An Islamic commentary of the Gospel of Mark – Part II (Chapter 1: Verses 9-18)


Click here for Part I

Azhar Goraya, Missionary Puerto Rico
Bible 1

Chapter 1: Verse 9

9 In those days Jesus came from Nazareth of Galilee and was baptised by John in the Jordan.

Galilee is located in the Northern part of the land of Israel between the Jezreel Valley and the Litani (Leontes) River. The region is bordered on the west by the Mediterranean Sea and on the east by the Sea of Galilee and Upper Jordan Valley. The area was fertile. It was divided into two parts, Upper (a mountainous area) and Lower Galilee (small valleys and basins between low mountain ranges). Upper Galilee had elevations ranging from 3962 feet at Mount Meron to 680 feet below sea level at the Sea of Galilee in Lower Galilee.

Nazareth was a small village in lower Galilee which is identified in the gospels as the birthplace of Jesusas. It most likely had a population of approximately 500 people when Jesusas was born. (The Lexham Bible Dictionary, Bellingham, WA: Lexham Press)

It was not a famous village and seemed to have been viewed scornfully by the locals (John 1:46).

Jesusas is mentioned explicitly for the first time in this passage. The author does not mention anything regarding the life of Jesusas before this point. He does not claim that Jesus had a divine pre-existence before his birth on earth, nor does he affirm in any place that Jesusas was born of a virgin. In contrast, the Holy Quran narrates the story of Jesusas in Surah Maryam, beginning with the life of the mother of Maryas and the history of Maryas, affirming that Maryas was a virgin when she miraculously conceived without the agency of a male and continuing on with a narration about the infancy of Jesusas before coming to his life as a prophet.

The author of this gospel instead begins the story of Jesusas at the time of his baptism, which was to mark the beginning of his ministry. The prophets of God before their ministry are honourable and pious individuals, but they are as of yet hidden from the eyes of the common people. It is when Allah elevates them to the rank of prophethood and places them as His vicegerent before the people that people begin to flock to them and begin to record their histories. It is their life after prophethood that serves as a guide for their people.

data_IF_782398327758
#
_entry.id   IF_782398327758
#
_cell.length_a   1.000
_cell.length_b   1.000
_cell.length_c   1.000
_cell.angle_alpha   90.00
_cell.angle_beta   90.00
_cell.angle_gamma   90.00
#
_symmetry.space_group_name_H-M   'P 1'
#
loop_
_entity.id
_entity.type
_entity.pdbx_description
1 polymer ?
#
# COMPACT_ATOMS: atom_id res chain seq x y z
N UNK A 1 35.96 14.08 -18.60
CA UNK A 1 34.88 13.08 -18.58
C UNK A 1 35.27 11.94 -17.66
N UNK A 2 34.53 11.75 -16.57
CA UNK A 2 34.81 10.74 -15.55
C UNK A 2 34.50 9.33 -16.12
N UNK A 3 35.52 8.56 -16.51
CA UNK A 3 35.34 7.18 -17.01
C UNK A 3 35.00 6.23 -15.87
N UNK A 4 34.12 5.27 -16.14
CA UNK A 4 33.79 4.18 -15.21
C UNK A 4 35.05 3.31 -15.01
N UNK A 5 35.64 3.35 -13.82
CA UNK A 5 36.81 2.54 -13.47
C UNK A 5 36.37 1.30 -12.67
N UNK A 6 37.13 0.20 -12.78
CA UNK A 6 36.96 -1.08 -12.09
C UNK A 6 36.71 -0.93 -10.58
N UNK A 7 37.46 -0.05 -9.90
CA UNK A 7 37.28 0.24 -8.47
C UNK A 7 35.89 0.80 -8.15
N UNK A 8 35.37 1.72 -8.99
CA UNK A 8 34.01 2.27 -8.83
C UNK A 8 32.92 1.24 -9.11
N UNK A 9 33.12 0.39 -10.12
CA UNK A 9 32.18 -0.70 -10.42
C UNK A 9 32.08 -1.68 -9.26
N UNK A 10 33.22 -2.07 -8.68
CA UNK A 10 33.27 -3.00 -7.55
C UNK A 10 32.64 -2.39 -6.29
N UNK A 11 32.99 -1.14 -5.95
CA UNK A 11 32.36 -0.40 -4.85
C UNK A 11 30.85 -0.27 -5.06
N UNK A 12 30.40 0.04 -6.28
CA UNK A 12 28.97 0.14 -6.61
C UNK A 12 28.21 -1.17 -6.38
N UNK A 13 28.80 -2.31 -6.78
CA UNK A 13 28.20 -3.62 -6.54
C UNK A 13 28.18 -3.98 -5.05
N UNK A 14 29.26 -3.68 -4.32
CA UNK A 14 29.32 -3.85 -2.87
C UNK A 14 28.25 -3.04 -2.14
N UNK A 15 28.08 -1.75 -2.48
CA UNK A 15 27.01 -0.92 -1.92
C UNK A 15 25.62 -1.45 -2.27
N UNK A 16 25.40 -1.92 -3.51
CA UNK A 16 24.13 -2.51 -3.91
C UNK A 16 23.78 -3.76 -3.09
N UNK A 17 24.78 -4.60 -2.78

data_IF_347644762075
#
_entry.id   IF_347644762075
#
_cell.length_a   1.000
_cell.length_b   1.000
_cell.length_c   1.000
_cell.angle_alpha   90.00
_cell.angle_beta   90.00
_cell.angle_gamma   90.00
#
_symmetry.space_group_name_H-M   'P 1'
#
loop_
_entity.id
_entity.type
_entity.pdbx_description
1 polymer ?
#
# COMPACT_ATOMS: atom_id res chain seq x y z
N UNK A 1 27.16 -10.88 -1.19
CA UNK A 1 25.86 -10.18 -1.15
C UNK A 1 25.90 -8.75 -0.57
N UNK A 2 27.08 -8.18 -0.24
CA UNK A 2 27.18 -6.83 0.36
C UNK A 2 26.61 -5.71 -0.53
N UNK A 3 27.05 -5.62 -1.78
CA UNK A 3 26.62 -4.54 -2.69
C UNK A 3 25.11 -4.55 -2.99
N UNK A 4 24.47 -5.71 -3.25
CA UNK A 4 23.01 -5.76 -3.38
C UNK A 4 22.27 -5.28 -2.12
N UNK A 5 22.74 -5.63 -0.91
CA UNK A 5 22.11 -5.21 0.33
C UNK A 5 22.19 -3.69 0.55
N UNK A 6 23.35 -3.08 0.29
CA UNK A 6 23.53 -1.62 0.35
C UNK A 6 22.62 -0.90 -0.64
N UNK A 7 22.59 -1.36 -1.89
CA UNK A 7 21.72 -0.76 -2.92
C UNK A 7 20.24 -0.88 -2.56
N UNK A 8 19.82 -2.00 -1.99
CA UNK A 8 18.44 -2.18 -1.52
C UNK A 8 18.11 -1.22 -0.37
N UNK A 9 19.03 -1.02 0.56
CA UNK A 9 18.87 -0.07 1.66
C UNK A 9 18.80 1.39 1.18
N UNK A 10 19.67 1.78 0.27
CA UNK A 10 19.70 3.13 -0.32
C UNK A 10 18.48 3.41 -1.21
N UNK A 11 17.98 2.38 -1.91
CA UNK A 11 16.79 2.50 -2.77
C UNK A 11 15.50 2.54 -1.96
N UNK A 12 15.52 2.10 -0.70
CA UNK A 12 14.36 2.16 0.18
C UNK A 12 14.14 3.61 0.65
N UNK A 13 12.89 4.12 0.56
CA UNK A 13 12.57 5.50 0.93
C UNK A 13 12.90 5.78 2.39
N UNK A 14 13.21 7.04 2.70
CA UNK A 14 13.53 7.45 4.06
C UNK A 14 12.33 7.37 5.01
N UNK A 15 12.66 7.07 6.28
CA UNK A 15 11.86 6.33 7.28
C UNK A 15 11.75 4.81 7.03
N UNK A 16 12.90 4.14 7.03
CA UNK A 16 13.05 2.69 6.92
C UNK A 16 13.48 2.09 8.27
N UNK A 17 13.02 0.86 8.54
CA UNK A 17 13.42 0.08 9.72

No other prophet’s life has been recorded as well as that of the Prophet Muhammadsa. There exist thousands of narrations about his life from many of his companions, and the Quran itself relates his history. Nonetheless, there is relatively little information that exists about the first 40 years of his life before his call to prophethood.

Nevertheless, even in this aspect, we see superiority in the life of the Prophet Muhammadsa. Whereas practically no mention at all has been made of the life of Jesusas before his baptism in the gospels, and nothing at all in the Gospel of Mark. The Quran declares that the life of the Prophet Muhammadsa, before as well as after his prophethood, was faultless and his inner purity before his claim to prophethood stood as a challenge to all his opponents who accused him of fraud and deceit. (Surah Yunus, Ch.10: V.17)

“…and was baptised by John in the Jordan.

The previous verses explain that the baptism of John was for repentance from sin. If Jesusas was truly sinless from birth, as most Christians insist, why was baptism necessary for him? There is no explanation provided by Mark. Some have suggested it was only to signal approval of John’s work. Nevertheless, the events that transpired after the baptism show this could not be the case and seem to demonstrate that Jesusas was impure before the baptism and that only after being purified was he deemed worthy by God to start his ministry.

However, this is difficult to believe. If he was actually baptised by John, then it was most likely only done as a formality, perhaps to signal the beginning of his ministry, of which he had undoubtedly already been informed beforehand by God.

Chapter 1: Verse 10

10 Just as Jesus was coming up out of the water, he saw heaven being torn open and the Spirit descending on him like a dove.

The Spirit here does not refer to one part of the triune God; rather, it is a reference to the appearance of the Archangel Gabriel. Angels have been referred to as “spirits” in the Old and New Testaments. (Psalms 104:4, Hebrews 1:7)